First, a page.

Active Yuma Dr. Webb dies at 81
Longtime Yuma surgeon Dr. Dale Webb has died. He passed away Friday in San Diego while attending a conference for the Association of American Physicians and Surgeons. He was 81.
During his years in active practice, Webb served on the Hospital District Board, the YRMC Operating Board, and as a tuberculosis control officer for Yuma and Mohave Counties.
“He wasn't just a friend to me, but an enduring friend to this community,” said Dr. Connie Uribe, a longtime colleague of Webb.
“To say Dr. Dale Webb was a just another hard-working member of the medical profession is like saying Gibraltar is just another rock near the water.”
Webb was born in Yuma on Feb. 5, 1931. After graduating from high school, he attended the University of Arizona in Tucson and earned a degree in pharmacy. He graduated from the Oregon Health and Science University in 1958 and completed his residency in general surgery in Los Angeles.
In 1965 he came back to Yuma after a two-year residency in chest surgery at Henry Ford Hospital in Detroit. He was board certified in general surgery, as well as in cardiovascular and thoracic surgery.
Uribe worked with Webb for 23 years in the operating room, “and on occasion witnessed performances which I can only describe as miraculous,” she said. “Even though the cases should have been reported in journals, to Dale Webb they were all in a day's work.”
Webb spoke with the Yuma Sun about one such emergency situation in 2006.
“A man was brought in with gunshots to his heart,” Webb said. “I opened his chest and a blood clot shot into my face. I stuck my finger into a hole in his heart and (Dr. Lester Olin) came into the ER.”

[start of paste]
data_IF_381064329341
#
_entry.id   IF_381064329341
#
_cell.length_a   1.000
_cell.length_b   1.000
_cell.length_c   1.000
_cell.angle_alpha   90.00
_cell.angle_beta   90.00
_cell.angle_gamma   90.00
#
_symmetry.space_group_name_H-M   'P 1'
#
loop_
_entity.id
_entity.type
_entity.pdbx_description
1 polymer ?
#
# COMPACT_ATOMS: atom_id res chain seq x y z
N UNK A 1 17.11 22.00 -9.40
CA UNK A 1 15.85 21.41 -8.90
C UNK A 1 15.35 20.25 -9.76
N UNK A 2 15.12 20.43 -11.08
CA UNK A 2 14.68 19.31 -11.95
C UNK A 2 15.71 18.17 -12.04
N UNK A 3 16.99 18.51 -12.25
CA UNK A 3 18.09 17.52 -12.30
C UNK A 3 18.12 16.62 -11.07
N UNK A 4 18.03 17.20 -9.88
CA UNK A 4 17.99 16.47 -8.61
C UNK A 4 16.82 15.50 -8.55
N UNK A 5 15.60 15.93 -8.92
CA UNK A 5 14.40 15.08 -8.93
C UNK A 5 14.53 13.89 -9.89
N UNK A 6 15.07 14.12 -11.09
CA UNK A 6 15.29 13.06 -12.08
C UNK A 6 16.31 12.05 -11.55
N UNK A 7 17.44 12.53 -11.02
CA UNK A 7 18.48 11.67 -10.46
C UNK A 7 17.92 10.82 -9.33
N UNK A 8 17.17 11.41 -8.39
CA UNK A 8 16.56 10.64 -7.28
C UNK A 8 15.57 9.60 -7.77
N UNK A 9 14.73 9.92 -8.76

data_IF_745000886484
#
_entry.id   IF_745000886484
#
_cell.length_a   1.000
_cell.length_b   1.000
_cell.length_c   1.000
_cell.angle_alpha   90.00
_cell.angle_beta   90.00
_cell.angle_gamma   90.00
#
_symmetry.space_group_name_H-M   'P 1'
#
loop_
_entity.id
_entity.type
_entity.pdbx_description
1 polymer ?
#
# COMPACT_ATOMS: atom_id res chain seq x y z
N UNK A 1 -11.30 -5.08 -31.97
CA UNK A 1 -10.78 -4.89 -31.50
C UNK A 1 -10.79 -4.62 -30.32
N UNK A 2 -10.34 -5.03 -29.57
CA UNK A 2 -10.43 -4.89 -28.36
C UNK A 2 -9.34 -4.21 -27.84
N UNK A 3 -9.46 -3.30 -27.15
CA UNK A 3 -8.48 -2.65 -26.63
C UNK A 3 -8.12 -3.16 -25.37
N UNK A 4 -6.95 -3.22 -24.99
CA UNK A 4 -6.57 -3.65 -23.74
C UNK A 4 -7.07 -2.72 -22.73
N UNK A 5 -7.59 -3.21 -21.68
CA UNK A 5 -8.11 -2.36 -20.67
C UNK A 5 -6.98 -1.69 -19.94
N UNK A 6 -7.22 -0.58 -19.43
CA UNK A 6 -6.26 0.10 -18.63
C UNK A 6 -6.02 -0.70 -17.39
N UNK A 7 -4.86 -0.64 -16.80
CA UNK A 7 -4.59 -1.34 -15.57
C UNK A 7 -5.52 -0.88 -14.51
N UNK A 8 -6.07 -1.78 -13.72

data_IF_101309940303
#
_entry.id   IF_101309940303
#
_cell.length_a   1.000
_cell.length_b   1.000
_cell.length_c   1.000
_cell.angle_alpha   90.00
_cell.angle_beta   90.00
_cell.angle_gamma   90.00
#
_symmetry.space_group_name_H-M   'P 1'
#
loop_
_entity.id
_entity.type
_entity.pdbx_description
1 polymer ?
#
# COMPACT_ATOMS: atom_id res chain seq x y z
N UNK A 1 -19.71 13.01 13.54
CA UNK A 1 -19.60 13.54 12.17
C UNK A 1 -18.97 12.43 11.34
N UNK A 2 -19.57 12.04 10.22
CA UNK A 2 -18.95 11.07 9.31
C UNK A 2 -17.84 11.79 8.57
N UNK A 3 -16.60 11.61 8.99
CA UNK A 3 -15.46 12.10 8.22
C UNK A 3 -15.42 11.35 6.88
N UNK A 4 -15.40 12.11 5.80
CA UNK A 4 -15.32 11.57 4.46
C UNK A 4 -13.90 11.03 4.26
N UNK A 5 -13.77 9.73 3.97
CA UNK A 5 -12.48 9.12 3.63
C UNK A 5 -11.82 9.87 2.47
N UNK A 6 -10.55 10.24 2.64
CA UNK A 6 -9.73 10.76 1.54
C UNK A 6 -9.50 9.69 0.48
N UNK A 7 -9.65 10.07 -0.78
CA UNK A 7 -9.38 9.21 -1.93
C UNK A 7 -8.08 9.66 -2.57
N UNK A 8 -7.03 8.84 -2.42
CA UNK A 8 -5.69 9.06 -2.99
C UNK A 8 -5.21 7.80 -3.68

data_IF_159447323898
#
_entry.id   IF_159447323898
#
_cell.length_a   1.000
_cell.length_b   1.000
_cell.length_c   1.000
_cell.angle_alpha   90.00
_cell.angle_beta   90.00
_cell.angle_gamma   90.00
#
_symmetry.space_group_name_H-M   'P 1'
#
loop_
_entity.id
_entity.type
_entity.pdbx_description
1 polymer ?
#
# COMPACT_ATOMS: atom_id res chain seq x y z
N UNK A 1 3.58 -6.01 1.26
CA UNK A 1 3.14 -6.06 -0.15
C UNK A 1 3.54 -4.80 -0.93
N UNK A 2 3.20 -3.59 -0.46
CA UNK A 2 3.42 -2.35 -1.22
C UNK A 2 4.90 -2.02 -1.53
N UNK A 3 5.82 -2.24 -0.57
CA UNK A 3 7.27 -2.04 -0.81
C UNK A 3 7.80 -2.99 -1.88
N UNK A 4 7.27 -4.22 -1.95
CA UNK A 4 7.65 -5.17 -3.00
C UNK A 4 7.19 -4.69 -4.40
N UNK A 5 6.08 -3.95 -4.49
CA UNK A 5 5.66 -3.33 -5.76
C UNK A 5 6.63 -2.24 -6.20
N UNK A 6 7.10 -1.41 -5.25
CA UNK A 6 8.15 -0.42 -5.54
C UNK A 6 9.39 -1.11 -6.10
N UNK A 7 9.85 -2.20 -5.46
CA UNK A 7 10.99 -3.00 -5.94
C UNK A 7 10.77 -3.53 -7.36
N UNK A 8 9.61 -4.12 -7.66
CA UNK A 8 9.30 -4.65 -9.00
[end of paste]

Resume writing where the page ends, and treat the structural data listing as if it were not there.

Olin, who died in 2006, was an OB-GYN, not a heart specialist.
“I told him I needed help, and although he was a bit hesitant, he came through and held the man’s heart up so I could sew the hole. The man lived in spite of all the other bullet holes he had.”
When he came back to Yuma in 1965, Webb began working at Parkview Baptist Hospital, now known as Yuma Regional Medical Center.
“It was very, very difficult in Yuma,” Webb said in an article published by the Yuma Sun in 2008.
At the time, the hospital had only three patient units, including obstetrics, pediatrics and central. One nurse made up the staff in the ER, and there was no intensive care unit.
Webb, with the support of Dr. Henry Meyer, made efforts to improve the care offered to patients. Webb used his own money to buy pacemaker equipment for the hospital because Parkview Baptist couldn't afford it. He inserted the first pacemaker at the hospital, and then trained Dr. Meyer how to perform the procedure.
“Dr. Webb treated every patient with the same intensity of purpose -- to give the best care possible and let nothing stand in the way,” Uribe said.
“Dr. Webb led by example, and he was always looking for a way to better the health care for everyone. Besides all the volunteer work he did with the health department caring for the tuberculosis patients, he would go south of the border - and I mean south - to offer assistance to doctors in underserved countries.”
In the mid-1970s, Webb became a member of the Yuma County Hospital District Board. “Then I was in a position to ask questions,” he said in 2008. “I'm here to look out for the people, to make sure money is being spent the way it should have been spent. It's been a steady march of improvement. YRMC has grown and changed, but changes for improvement require eternal vigilance.”
Uribe referred to Webb as a “pillar of the community,” but noted he “could be a thorn in the side as well. The people of Yuma may recall reading in The Sun when he was escorted out of a YRMC Operating Board meeting because he asked a question about where the money went. If the community's health care was at stake, he would throw protocol to the wind.”
Webb once made national news when he sued the Arizona Medical Board because “his rights were violated when he was wrongfully sanctioned,” Uribe continued. “The sanction was overturned. None of his caring, none of his compassion, none of his amazing skill ever made headlines.”
Uribe thought it was appropriate Webb died doing what he loved.
“He became ill while attending a conference of the Association of American Physicians and Surgeons, an organization dedicated to the sanctity of the patient-physician relationship,” she said. “Up to the very end Dale Webb was focused on defending the rights of patients and physicians. This is as it should be.”
Chris McDaniel can be reached at email@example.com or 539-6849.